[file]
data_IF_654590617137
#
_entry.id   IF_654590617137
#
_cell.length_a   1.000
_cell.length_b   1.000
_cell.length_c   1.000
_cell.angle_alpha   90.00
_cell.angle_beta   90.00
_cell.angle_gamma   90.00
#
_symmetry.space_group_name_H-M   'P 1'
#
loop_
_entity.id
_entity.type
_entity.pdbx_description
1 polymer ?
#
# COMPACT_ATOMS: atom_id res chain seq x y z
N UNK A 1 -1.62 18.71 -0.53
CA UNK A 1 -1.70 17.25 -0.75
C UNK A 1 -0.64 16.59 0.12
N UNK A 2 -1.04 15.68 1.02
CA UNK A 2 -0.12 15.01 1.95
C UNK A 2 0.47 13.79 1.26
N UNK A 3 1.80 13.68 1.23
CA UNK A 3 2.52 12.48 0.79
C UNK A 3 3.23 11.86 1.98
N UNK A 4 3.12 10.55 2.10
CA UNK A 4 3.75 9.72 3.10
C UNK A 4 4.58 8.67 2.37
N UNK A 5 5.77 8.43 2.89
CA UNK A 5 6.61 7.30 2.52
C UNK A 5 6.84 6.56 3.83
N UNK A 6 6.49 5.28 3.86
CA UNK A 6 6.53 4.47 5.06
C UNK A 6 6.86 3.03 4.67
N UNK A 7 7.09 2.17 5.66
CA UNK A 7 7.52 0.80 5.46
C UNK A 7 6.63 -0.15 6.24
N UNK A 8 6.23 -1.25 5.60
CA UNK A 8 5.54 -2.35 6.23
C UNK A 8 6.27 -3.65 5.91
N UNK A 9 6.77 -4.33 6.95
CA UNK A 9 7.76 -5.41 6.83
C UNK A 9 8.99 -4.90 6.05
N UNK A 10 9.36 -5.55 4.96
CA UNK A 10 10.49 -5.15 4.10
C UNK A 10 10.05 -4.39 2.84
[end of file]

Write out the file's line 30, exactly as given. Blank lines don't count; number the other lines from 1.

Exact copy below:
N UNK A 4 3.12 10.55 2.10